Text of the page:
, BERLIN, Germany, Sep 6 – For an outsider looking in, Germany’s press appeared to suggest Tuesday that Chancellor Angela Merkel is on her way out as leader of Europe’s biggest economy after a vote debacle in her home state.
“Merkel’s rule collapses,” declared the Frankfurter Allgemeine Zeitung, while a Spiegel Online headline charged that “Merkel is past her zenith” after voter anger over her liberal refugee stance left her Christian Democratic Union (CDU) trailing a rightwing populist party in Sunday’s state poll.
But with a year to go until general elections and no convincing competitor within her centre-right alliance or from elsewhere within Germany’s fragmented political landscape, analysts said it was too early to write off “Mutti”.
Chancellor since 2005, Merkel commanded approval ratings as high as 75 percent early last year.
She looked near invincible and earned accolades worldwide for her decision last September to open Germany’s doors to those fleeing war and oppression.
But a year on, it’s a different story.
Popular fears over how to integrate the million people who sought refuge in Germany in 2015 alone most recently played out in the local polls at the north-eastern, ex-Communist state of Mecklenburg-Western Pomerania.
The CDU recorded its worst score in Germany’s least populous and poorest state, overtaken by the anti-migrant and Islamophobic Alternative for Germany (AfD).
‘Past her zenith’
Now just 44 percent of voters want Merkel to seek a fourth term as leader of the country, a post she has held for over a decade, according to a survey published by Bild am Sonntag.
Horst Seehofer, who leads the CDU’s Bavarian sister party CSU, heaped on the pressure after Sunday’s polls, saying “the situation is a serious threat for the Union”.
“The people no longer understand how policy is made in Germany,” Seehofer told the Sueddeutsche Zeitung daily. “They feel like they are not included.”
And Sigmar Gabriel, who leads the CDU’s junior coalition partner the Social Democratic Party (SPD), also stuck in the knife, accusing Merkel of empty words.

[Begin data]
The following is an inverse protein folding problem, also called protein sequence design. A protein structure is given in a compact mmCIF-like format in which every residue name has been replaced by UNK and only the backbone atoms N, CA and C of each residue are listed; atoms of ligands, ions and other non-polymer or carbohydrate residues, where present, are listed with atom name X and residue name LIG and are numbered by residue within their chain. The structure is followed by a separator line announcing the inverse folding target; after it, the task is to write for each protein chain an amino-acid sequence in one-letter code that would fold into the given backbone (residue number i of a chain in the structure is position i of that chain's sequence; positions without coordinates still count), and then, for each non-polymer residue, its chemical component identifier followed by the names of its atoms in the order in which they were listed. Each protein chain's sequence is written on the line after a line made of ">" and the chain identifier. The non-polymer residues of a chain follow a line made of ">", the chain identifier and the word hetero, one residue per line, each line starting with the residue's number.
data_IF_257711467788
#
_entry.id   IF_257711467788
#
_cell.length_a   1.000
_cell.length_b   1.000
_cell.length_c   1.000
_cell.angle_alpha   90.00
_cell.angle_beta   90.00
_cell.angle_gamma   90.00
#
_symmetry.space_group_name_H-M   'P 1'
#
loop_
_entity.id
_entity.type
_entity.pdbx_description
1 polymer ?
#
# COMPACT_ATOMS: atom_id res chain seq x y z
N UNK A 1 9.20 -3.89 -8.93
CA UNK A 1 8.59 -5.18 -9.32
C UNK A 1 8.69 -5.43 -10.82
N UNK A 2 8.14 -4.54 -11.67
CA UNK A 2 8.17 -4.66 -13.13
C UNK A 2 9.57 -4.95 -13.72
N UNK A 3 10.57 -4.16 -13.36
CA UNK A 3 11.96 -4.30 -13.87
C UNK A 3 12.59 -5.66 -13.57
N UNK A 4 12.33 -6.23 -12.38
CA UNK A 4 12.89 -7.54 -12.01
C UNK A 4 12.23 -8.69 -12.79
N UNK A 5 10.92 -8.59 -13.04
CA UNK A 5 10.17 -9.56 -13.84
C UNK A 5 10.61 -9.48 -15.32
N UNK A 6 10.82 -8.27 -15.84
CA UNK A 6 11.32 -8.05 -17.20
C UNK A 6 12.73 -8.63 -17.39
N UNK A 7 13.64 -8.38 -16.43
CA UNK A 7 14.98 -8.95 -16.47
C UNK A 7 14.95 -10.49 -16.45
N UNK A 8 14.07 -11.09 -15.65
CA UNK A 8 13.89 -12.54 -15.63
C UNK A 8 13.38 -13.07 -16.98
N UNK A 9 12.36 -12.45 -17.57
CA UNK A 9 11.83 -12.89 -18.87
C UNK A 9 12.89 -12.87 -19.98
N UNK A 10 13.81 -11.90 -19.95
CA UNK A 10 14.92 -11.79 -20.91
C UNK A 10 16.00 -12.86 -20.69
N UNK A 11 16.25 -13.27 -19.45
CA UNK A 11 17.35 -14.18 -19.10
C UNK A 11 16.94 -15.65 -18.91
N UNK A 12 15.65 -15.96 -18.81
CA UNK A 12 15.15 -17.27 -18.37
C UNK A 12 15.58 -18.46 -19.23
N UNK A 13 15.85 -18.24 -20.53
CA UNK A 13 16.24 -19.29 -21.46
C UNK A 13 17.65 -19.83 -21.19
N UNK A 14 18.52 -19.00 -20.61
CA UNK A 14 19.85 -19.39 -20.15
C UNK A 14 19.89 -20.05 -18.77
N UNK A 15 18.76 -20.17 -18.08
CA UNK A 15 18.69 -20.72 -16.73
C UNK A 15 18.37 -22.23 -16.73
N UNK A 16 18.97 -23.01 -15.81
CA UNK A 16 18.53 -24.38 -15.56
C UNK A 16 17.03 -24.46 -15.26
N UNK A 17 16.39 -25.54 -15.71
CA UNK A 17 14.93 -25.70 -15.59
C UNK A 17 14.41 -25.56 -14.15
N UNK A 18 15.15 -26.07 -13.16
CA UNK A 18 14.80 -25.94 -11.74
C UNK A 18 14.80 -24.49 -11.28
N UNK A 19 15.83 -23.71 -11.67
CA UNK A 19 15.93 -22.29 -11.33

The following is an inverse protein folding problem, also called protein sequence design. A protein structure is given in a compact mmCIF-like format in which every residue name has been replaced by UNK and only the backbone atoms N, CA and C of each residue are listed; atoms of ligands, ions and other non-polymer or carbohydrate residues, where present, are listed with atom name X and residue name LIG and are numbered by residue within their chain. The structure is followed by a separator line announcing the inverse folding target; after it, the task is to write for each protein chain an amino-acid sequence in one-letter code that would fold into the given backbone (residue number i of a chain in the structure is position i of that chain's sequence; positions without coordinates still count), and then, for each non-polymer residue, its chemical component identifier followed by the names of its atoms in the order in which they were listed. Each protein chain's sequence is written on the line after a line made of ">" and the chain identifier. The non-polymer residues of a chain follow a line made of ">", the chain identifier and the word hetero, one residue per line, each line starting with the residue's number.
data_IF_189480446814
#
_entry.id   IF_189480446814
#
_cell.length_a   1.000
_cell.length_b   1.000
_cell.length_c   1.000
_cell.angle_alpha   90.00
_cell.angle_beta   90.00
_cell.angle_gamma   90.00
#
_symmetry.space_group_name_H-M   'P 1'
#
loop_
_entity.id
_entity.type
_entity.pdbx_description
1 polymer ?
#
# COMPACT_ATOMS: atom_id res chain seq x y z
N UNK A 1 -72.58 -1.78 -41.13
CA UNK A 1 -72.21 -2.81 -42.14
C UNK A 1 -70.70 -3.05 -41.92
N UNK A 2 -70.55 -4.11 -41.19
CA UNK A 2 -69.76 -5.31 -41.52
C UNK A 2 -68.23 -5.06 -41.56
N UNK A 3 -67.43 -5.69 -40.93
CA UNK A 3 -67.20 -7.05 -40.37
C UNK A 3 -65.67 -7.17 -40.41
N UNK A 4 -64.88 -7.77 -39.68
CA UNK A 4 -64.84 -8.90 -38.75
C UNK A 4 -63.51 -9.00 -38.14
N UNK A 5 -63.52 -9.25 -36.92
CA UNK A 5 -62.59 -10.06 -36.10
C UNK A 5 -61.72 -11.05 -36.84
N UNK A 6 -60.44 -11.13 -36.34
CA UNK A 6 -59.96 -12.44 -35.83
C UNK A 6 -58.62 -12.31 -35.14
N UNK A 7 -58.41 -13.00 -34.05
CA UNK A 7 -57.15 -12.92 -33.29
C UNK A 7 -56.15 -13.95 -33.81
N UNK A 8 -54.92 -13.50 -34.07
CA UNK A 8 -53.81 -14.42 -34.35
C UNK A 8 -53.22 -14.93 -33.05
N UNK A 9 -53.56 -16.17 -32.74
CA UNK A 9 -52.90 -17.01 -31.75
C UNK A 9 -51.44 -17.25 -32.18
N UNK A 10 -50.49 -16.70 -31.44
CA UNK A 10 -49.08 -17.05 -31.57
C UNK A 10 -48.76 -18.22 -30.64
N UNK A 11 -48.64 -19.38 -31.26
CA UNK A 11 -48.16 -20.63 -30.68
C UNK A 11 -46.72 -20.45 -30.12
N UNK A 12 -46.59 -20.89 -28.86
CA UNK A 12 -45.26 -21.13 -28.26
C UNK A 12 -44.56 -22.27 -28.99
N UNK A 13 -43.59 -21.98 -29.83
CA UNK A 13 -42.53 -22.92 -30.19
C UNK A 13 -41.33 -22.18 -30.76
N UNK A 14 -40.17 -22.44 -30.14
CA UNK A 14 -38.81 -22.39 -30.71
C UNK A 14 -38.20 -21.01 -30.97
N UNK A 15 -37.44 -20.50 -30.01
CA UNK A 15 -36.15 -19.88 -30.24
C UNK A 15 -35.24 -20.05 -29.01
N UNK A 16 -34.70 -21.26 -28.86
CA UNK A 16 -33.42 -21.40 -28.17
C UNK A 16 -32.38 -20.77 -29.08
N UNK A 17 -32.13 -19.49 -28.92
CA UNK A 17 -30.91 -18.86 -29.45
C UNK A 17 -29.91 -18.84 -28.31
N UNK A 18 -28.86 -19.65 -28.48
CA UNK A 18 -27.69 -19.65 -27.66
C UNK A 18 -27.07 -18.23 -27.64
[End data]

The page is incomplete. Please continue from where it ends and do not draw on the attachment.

“Mrs Merkel seemed to be happy to leave it at the ‘We can do it’ stage. Our criticism is centred on repeating ‘We can do it’ without actually doing it,” he said, in reference to the German leader’s rallying call for her refugee policy.
Anyone for the throne?
But for all the talk, no one has emerged as a serious alternative to lead the EU heavyweight.
In the popularity stakes, Gabriel fares even worse, with a recent survey showing only 16 percent want him as chancellor.
Fellow party member Frank-Walter Steinmeier, Germany’s foreign minister, did better but, at 38 points, is still behind Merkel’s 44 points.
There is no one in sight within Merkel’s conservative alliance, either. Seehofer garnered just 26 percent while Defence Minister Ursula von der Leyen came in with 15 percent in polls carried out last week.
“It’s a really funny situation… because actually nothing changes at all,” Hans Kundnani, a political analyst at the German Marshall Fund, told AFP.
“There’s no threat to Merkel really partly because there is no real alternative, and her opponents within the CDU know that… she is probably still the best election winner that the CDU has.”
The only thing that has shifted is Germany’s political landscape, which over the past decade has been dominated by consensus in centrist politics, but has become “more unpredictable” with the rise of the AfD, said Kundnani.
Still the strongest
Hajo Funke, a political analyst at Berlin’s Free University, said Sunday’s result was an “attack on Merkel’s refugee policy”.
“But can one then come to the conclusion that she is no longer good for the CDU?” he asked.
“Very clearly: No. That would be too exaggerated.
“Mecklenburg-Western Pomerania is a small state,” Funke wrote in the Berliner Zeitung.
“She is, as before, the strongest person in the party. Anyone who wants to be her successor would be weaker.”